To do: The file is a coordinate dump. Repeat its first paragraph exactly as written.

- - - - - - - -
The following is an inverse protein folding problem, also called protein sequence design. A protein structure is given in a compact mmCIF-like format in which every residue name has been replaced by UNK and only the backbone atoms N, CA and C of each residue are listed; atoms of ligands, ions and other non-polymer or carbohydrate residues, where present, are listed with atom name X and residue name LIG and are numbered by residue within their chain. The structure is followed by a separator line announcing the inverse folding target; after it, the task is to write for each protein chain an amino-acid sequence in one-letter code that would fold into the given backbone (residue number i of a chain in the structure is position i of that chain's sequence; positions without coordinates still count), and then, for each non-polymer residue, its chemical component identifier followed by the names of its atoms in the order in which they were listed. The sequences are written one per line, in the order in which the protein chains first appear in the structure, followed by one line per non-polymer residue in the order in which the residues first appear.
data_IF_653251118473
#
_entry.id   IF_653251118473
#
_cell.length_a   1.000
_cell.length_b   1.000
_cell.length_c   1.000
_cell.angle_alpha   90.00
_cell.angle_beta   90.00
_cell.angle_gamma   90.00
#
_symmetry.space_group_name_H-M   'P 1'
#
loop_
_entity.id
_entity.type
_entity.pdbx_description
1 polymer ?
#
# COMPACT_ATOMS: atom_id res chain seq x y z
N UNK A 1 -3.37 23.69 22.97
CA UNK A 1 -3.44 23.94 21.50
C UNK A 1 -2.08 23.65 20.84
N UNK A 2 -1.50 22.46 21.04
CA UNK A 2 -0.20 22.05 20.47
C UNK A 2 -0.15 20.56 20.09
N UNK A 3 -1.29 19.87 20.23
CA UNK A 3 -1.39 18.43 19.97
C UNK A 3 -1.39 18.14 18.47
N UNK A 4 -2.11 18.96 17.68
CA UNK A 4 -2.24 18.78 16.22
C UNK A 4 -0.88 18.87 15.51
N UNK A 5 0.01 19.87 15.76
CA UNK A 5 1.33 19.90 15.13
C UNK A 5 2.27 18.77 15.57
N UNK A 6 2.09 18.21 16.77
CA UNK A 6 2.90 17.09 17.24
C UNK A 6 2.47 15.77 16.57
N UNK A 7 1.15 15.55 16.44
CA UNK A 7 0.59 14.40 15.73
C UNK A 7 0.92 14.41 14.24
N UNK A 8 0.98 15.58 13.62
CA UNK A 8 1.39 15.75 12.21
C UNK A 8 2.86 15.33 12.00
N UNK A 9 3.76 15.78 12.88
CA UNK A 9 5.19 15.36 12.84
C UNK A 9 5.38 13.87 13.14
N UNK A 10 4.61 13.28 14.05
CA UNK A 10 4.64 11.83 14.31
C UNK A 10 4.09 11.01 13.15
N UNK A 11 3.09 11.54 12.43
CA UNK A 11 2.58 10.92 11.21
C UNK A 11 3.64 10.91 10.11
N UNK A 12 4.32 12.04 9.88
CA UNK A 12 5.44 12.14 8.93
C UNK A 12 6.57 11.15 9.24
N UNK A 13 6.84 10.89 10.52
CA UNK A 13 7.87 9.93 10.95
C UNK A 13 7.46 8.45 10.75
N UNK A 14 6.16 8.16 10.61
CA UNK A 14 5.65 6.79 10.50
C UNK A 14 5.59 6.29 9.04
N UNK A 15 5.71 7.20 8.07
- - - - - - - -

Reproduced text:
The following is an inverse protein folding problem, also called protein sequence design. A protein structure is given in a compact mmCIF-like format in which every residue name has been replaced by UNK and only the backbone atoms N, CA and C of each residue are listed; atoms of ligands, ions and other non-polymer or carbohydrate residues, where present, are listed with atom name X and residue name LIG and are numbered by residue within their chain. The structure is followed by a separator line announcing the inverse folding target; after it, the task is to write for each protein chain an amino-acid sequence in one-letter code that would fold into the given backbone (residue number i of a chain in the structure is position i of that chain's sequence; positions without coordinates still count), and then, for each non-polymer residue, its chemical component identifier followed by the names of its atoms in the order in which they were listed. The sequences are written one per line, in the order in which the protein chains first appear in the structure, followed by one line per non-polymer residue in the order in which the residues first appear.